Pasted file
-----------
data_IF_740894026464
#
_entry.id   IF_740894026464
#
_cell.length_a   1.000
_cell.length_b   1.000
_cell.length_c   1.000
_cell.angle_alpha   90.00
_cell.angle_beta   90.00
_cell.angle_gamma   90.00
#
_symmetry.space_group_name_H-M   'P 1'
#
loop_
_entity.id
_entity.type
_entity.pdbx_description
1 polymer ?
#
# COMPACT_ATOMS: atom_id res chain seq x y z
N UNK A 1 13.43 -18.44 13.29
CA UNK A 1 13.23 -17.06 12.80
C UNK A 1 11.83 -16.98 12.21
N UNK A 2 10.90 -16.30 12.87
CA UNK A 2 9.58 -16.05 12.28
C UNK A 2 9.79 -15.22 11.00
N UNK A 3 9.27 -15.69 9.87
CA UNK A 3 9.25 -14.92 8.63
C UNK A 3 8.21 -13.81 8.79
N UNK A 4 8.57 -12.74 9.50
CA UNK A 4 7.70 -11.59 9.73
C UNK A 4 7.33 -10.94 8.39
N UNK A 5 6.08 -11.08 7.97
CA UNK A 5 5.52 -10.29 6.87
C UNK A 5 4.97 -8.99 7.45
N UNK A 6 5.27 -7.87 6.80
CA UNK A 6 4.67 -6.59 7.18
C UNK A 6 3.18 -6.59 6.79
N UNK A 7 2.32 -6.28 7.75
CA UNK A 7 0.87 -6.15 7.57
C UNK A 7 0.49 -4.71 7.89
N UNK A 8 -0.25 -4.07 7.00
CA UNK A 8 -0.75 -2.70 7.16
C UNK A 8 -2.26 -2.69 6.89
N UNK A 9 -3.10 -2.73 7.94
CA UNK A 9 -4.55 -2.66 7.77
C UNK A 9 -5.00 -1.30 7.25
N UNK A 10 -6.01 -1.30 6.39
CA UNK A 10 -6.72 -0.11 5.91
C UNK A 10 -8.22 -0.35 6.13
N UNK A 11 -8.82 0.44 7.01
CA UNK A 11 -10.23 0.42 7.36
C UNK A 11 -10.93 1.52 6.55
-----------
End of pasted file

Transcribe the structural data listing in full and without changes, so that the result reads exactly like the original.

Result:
data_IF_740894026464
#
_entry.id   IF_740894026464
#
_cell.length_a   1.000
_cell.length_b   1.000
_cell.length_c   1.000
_cell.angle_alpha   90.00
_cell.angle_beta   90.00
_cell.angle_gamma   90.00
#
_symmetry.space_group_name_H-M   'P 1'
#
loop_
_entity.id
_entity.type
_entity.pdbx_description
1 polymer ?
#
# COMPACT_ATOMS: atom_id res chain seq x y z
N UNK A 1 13.43 -18.44 13.29
CA UNK A 1 13.23 -17.06 12.80
C UNK A 1 11.83 -16.98 12.21
N UNK A 2 10.90 -16.30 12.87
CA UNK A 2 9.58 -16.05 12.28
C UNK A 2 9.79 -15.22 11.00
N UNK A 3 9.27 -15.69 9.87
CA UNK A 3 9.25 -14.92 8.63
C UNK A 3 8.21 -13.81 8.79
N UNK A 4 8.57 -12.74 9.50
CA UNK A 4 7.70 -11.59 9.73
C UNK A 4 7.33 -10.94 8.39
N UNK A 5 6.08 -11.08 7.97
CA UNK A 5 5.52 -10.29 6.87
C UNK A 5 4.97 -8.99 7.45
N UNK A 6 5.27 -7.87 6.80
CA UNK A 6 4.67 -6.59 7.18
C UNK A 6 3.18 -6.59 6.79
N UNK A 7 2.32 -6.28 7.75
CA UNK A 7 0.87 -6.15 7.57
C UNK A 7 0.49 -4.71 7.89
N UNK A 8 -0.25 -4.07 7.00
CA UNK A 8 -0.75 -2.70 7.16
C UNK A 8 -2.26 -2.69 6.89
N UNK A 9 -3.10 -2.73 7.94
CA UNK A 9 -4.55 -2.66 7.77
C UNK A 9 -5.00 -1.30 7.25
N UNK A 10 -6.01 -1.30 6.39
CA UNK A 10 -6.72 -0.11 5.91
C UNK A 10 -8.22 -0.35 6.13
N UNK A 11 -8.82 0.44 7.01
CA UNK A 11 -10.23 0.42 7.36
C UNK A 11 -10.93 1.52 6.55